by Lynn on May 16, 2022

in The Passionate Playgoer

Streaming on demand from Young People’s Theatre, Toronto, Ont. until June 30, 2022.

Written and directed by Herbie Barnes

Set and costumes by Anna Treusch

Lighting by Shawn Henry

Composition and sound by Cathy Nosaty

Film and editing by Joshua Hind

Cast: Ziska Louis

Kelisha Daley

Mike Petersen

Russell (Ziska Louis) is a lonely boy with a vivid imagination. He has just moved to a new neighbourhood with his mother. He doesn’t like his new school because he has no friends and hides at recess from others. He’s bullied by one other boy. Russell races home after school and barricades himself in his room by putting a chair against the doorknob. He finds sanctuary there with his teddy bear, book and jacket, all of which talk to him. He says that he has been chased by pirates, hence the barricaded door. His mother is not home yet. He has torn his jacket, again, and he feels his mother will be really angry and Russell is tense about that. I figure Russell is a ‘latch-key-kid.’

If he has fears he amply hides them with an overabundance of energy, enthusiasm and his vivid imagination. He conjures pirates who chase him and thus he tore his jacket. He is corrected by one of his talking ‘friends’ and Russell has to acknowledge that a kid named Tommy Wilson pushed him and so Russell tore his jacket. Russell imagines going into outer space with his teddy bear and book (both played by Kelesha Daley) and bravely fighting pirates and others with a ‘sword’ that looks like a kind of hockey stick. In such instances Russell is fearless and energized. But then he is harangued by the jacket that has a life of its own (Mike Petersen) who chides him for the tear. The bed sheet (Mike Petersen) conspires to overpower him until Russell just wishes he could move back to his old neighbourhood where he was happier.

Anna Treusch’s set design of Russell’s bed room suggests a colourful cartoon of oversized drawers and cupboard etc. His bed is unmade. A drawer is open on his dresser with something hanging out. His cupboard is open and there is stuff laying around. Treusch also designed Russell’s costume of baggy orange pants black top and sneakers and socks.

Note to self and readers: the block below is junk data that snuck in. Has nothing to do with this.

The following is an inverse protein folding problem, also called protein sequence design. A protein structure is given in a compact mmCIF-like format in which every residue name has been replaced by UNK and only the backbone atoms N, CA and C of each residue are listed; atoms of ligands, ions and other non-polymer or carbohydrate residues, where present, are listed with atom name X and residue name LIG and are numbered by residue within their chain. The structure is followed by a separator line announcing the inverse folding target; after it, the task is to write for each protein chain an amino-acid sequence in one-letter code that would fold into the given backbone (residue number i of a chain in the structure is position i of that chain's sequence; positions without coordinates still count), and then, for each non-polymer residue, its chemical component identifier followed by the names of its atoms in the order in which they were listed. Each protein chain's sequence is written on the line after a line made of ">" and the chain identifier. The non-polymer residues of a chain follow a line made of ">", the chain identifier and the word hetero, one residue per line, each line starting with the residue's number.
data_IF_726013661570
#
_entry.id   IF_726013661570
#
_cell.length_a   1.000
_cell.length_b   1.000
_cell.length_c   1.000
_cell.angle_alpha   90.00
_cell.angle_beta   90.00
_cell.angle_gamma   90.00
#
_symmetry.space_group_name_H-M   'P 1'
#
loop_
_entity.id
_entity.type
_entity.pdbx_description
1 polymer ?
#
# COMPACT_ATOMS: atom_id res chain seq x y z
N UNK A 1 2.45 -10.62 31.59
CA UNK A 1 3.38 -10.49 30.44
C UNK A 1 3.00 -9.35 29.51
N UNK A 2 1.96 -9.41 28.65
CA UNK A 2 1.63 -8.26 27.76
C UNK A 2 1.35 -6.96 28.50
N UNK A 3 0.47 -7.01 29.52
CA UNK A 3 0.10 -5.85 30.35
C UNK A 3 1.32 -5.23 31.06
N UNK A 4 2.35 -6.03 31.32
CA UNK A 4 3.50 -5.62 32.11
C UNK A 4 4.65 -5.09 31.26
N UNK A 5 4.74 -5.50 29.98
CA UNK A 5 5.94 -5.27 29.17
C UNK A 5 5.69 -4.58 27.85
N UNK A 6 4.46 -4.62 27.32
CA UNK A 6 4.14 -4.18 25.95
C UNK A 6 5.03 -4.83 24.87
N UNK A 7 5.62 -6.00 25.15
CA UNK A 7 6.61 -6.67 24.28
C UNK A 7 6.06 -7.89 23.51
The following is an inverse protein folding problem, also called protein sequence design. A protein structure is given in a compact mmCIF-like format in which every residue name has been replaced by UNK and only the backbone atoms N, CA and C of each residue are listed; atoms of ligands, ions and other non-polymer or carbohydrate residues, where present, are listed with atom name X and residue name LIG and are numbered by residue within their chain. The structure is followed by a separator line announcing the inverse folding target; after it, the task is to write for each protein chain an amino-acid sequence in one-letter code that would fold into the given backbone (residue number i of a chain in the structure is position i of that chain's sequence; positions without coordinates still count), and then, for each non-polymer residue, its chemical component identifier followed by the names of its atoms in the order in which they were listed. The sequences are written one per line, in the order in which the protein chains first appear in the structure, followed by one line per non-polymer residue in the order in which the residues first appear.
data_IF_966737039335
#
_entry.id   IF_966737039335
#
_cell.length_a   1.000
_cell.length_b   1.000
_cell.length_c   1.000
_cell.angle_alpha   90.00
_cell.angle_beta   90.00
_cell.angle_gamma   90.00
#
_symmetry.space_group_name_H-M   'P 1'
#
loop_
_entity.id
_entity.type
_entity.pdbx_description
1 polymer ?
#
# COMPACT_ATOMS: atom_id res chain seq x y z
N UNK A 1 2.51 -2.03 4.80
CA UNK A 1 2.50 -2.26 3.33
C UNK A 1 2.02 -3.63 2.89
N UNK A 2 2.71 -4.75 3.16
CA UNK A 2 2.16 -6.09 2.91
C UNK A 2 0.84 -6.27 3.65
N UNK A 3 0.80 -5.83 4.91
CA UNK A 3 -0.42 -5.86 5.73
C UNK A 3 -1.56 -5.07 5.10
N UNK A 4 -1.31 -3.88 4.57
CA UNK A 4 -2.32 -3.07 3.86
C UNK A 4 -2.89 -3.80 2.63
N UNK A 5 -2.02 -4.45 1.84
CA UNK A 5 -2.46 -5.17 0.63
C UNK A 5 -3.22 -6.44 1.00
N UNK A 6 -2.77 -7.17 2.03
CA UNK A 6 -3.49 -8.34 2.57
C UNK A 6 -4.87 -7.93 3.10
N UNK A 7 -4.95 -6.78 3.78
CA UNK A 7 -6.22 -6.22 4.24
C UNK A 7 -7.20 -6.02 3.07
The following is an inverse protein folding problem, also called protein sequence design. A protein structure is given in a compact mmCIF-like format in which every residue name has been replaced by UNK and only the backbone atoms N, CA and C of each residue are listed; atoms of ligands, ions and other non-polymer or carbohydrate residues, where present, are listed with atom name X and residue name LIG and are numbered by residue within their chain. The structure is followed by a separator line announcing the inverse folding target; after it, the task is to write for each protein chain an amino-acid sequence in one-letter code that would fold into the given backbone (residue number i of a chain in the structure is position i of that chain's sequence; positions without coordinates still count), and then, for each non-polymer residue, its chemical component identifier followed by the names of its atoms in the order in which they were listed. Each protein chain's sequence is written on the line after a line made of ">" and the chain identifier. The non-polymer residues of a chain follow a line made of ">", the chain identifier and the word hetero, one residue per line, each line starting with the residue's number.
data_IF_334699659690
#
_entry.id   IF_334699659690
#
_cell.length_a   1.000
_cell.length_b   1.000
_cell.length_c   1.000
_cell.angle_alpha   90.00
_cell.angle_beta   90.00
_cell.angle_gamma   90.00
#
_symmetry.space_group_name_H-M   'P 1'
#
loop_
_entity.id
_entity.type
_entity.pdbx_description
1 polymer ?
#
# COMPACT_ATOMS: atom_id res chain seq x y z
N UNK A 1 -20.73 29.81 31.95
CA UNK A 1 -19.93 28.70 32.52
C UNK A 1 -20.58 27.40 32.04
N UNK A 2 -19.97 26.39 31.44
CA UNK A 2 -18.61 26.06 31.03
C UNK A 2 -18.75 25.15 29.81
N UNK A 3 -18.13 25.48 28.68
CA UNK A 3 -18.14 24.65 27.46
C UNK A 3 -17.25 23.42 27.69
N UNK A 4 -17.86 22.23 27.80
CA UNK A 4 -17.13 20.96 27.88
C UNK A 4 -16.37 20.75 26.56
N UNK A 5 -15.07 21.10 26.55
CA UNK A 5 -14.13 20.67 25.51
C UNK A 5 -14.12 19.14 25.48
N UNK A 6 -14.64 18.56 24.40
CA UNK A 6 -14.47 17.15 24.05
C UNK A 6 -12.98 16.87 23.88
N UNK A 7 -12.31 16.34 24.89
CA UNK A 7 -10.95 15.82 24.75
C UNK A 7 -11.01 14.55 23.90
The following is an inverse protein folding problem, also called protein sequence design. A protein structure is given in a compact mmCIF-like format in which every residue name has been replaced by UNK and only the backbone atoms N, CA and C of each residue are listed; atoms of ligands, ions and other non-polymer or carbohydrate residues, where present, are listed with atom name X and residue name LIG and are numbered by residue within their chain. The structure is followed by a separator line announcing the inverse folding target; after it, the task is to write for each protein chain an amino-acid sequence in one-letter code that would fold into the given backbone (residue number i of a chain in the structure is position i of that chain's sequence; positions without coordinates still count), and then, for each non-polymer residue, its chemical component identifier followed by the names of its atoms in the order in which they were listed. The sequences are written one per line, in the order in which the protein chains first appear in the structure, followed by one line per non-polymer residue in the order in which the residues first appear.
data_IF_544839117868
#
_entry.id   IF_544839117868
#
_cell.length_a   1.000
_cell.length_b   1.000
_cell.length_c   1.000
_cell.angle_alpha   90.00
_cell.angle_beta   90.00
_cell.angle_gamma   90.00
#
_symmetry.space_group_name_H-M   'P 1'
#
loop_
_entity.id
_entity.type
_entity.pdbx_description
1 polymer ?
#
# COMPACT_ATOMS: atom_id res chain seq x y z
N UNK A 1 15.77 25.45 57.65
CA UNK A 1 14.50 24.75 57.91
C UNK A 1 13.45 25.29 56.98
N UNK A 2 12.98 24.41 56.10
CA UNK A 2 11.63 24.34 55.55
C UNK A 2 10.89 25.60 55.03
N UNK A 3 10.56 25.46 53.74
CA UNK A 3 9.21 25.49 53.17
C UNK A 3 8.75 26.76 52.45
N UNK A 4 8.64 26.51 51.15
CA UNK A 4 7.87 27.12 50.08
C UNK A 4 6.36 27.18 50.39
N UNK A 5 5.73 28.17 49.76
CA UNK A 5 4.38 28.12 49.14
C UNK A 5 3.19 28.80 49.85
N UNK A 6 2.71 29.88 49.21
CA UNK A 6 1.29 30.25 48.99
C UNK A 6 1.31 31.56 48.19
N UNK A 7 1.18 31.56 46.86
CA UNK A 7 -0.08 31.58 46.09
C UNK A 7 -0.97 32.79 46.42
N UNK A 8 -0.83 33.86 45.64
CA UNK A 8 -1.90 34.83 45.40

Director Herbie Barnes has envisioned a larger-than-life world for Russell in which inanimate objects take on a life of their own. There is magical work bringing the jacket and the sheet to imposing life along with the voices that humanize them. Ziska Louis as Russell is always on the move either jumping on the bed, jumping over objects, scurrying here and there, sword in hand, fighting imaginary pirates and never seemingly to slow down.

I must confess I found a lot of Russell’s World troubling. While I can appreciate that director Herbie Barnes has directed Ziska Louise as Russell to be energetic, I found this performance to be more over-wrought than energetic. Also, there is much in Herbie Barnes script that is missing. We are almost 30 minutes into the 40-minute running time, full of adventure and pirates, and frenetic movement without actually knowing why they moved to this new neighbourhood (we’re never told); if there is a father (we’re never told); and what the mother (Kelesha Daley) is like. When she does come home we see that she’s lovely and not at all the angry person she is described as, regarding the jacket.

Herbie Barnes brings up important subjects in the lives of young people: bullying, loneliness, fear, fitting in, abandonment, but he has not explored them fully enough to be satisfying. I think another go-round of investigation in the script would be helpful.

I realize there was a talk-back at the end of the viewing but I don’t watch them to glean what the intention was of the playwright-director. I leave that to the play to illuminate and alas, I found this production fell short of exploring these important issues. Another re-write might be helpful.  

Young People’s Theatre presents:

Runs until: June 30, 2022.

Running time: 40 minutes approx.

For ages 5-10.

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